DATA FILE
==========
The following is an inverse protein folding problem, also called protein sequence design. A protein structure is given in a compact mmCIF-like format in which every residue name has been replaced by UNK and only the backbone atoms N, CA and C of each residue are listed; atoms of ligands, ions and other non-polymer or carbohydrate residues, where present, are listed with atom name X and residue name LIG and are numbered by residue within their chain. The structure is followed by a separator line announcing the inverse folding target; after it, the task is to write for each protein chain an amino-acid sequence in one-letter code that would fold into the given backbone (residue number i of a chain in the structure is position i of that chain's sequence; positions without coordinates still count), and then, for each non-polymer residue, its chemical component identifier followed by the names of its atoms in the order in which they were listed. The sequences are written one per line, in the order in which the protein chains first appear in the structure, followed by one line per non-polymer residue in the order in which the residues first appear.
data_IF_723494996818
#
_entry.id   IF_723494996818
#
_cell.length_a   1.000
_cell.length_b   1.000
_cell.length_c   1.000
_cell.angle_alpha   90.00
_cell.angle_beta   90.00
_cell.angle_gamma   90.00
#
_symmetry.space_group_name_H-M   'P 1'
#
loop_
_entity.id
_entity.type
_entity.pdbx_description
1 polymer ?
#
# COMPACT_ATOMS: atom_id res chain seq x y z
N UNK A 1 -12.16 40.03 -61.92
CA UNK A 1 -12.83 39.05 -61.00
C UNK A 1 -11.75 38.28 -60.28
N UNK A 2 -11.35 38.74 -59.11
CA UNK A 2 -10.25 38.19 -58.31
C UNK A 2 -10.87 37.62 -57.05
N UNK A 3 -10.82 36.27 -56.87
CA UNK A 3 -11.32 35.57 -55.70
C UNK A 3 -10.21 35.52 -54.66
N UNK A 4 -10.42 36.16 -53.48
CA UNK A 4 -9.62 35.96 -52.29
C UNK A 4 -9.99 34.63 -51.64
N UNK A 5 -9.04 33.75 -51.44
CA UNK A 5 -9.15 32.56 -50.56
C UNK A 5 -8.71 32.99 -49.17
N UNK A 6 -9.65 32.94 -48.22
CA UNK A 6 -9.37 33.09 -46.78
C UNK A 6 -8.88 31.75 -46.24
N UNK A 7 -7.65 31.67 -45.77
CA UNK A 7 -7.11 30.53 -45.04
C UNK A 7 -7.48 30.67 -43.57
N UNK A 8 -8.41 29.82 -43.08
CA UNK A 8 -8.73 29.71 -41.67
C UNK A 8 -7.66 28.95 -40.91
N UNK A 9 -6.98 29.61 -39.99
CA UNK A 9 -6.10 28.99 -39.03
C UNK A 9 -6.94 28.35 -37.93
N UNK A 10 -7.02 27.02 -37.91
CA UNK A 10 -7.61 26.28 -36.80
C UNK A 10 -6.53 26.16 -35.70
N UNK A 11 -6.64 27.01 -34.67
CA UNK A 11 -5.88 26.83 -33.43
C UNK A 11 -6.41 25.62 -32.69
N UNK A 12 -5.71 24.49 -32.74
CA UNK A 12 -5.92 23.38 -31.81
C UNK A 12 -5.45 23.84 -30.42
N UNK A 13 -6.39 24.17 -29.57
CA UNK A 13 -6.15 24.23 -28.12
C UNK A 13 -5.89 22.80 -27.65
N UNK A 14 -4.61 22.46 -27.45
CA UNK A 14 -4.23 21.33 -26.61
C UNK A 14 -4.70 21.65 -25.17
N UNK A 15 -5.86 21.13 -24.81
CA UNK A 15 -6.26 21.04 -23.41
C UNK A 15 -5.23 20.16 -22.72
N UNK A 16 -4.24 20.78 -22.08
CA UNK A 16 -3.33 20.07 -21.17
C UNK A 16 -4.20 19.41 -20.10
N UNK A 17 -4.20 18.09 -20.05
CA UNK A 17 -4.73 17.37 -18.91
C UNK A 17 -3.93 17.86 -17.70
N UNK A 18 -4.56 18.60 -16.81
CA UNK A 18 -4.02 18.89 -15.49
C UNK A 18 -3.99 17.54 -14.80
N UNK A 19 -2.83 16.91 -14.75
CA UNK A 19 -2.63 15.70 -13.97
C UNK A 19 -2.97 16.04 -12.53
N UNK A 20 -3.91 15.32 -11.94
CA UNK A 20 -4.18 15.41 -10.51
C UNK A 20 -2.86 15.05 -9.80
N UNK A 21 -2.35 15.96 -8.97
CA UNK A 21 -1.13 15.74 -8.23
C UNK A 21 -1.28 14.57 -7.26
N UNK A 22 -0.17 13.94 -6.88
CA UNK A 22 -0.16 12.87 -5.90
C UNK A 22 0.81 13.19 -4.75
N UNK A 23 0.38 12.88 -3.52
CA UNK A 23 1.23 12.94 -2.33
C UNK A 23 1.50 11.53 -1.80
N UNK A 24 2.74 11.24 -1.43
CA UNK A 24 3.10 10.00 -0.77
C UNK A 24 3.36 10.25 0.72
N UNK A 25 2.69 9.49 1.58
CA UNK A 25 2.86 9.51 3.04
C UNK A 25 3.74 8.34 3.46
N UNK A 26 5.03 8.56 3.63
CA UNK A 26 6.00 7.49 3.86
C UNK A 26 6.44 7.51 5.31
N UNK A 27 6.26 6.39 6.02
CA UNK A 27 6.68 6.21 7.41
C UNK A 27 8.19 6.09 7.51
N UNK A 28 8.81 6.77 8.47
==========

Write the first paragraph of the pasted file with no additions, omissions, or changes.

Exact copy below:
The following is an inverse protein folding problem, also called protein sequence design. A protein structure is given in a compact mmCIF-like format in which every residue name has been replaced by UNK and only the backbone atoms N, CA and C of each residue are listed; atoms of ligands, ions and other non-polymer or carbohydrate residues, where present, are listed with atom name X and residue name LIG and are numbered by residue within their chain. The structure is followed by a separator line announcing the inverse folding target; after it, the task is to write for each protein chain an amino-acid sequence in one-letter code that would fold into the given backbone (residue number i of a chain in the structure is position i of that chain's sequence; positions without coordinates still count), and then, for each non-polymer residue, its chemical component identifier followed by the names of its atoms in the order in which they were listed. The sequences are written one per line, in the order in which the protein chains first appear in the structure, followed by one line per non-polymer residue in the order in which the residues first appear.